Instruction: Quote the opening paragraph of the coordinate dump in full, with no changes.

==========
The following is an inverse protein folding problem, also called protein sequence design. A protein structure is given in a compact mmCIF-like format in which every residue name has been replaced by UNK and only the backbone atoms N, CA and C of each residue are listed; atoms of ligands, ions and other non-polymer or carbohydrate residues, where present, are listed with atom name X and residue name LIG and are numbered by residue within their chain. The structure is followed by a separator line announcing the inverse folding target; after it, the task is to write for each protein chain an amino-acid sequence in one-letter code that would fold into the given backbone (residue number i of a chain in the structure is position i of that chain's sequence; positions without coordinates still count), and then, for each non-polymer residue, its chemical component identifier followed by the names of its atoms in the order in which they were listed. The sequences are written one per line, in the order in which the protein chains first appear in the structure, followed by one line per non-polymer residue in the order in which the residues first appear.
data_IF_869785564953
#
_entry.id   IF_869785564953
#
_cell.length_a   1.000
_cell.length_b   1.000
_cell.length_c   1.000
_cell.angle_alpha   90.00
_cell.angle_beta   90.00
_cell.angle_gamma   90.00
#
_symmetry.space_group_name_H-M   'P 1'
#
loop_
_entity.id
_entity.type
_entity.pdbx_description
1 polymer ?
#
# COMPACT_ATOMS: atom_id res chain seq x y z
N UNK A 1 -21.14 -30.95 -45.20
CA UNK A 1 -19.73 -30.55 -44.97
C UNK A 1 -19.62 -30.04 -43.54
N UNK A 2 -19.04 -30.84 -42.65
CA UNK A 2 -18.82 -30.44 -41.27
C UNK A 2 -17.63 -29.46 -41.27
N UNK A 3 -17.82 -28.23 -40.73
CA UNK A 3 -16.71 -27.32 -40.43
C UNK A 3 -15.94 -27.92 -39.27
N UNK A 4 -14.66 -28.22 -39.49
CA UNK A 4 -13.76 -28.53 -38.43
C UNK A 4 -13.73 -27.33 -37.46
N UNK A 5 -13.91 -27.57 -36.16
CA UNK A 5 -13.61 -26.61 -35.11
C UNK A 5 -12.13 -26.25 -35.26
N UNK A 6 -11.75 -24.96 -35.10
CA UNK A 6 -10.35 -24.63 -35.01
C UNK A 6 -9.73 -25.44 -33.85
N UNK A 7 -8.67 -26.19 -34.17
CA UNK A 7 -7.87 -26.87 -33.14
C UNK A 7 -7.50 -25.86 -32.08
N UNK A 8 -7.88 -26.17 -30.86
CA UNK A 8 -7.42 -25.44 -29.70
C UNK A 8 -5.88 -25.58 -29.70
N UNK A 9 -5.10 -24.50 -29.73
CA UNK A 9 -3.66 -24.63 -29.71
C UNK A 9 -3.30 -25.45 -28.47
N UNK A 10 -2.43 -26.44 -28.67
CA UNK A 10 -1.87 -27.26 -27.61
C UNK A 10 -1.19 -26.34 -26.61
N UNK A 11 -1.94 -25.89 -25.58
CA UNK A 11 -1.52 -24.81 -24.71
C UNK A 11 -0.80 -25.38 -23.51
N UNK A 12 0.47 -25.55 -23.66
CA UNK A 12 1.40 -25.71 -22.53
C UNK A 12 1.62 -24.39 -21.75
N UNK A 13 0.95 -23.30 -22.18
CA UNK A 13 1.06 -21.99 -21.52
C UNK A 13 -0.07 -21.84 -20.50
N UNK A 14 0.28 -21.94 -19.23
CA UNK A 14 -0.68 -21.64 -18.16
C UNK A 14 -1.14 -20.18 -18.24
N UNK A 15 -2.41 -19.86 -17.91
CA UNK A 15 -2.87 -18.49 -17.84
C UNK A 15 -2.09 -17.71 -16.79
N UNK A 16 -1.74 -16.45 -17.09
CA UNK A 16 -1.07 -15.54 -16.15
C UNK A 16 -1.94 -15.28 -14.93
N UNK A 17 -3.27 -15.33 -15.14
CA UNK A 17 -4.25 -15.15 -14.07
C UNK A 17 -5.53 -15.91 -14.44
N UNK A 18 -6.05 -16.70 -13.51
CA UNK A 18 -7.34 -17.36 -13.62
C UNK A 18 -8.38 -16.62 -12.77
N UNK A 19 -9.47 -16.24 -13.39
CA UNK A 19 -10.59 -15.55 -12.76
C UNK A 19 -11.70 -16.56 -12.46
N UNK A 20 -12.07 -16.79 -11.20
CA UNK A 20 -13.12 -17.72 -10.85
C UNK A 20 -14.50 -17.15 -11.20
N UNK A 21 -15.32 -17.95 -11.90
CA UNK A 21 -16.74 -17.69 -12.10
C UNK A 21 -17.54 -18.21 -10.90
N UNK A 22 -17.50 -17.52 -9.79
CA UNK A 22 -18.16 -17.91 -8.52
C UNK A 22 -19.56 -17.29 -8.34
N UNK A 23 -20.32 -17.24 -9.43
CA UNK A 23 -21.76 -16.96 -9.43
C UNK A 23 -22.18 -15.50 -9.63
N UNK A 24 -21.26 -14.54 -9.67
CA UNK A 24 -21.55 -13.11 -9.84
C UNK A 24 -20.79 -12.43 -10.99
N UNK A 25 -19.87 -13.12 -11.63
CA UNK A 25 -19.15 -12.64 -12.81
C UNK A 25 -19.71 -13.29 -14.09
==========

The following is an inverse protein folding problem, also called protein sequence design. A protein structure is given in a compact mmCIF-like format in which every residue name has been replaced by UNK and only the backbone atoms N, CA and C of each residue are listed; atoms of ligands, ions and other non-polymer or carbohydrate residues, where present, are listed with atom name X and residue name LIG and are numbered by residue within their chain. The structure is followed by a separator line announcing the inverse folding target; after it, the task is to write for each protein chain an amino-acid sequence in one-letter code that would fold into the given backbone (residue number i of a chain in the structure is position i of that chain's sequence; positions without coordinates still count), and then, for each non-polymer residue, its chemical component identifier followed by the names of its atoms in the order in which they were listed. The sequences are written one per line, in the order in which the protein chains first appear in the structure, followed by one line per non-polymer residue in the order in which the residues first appear.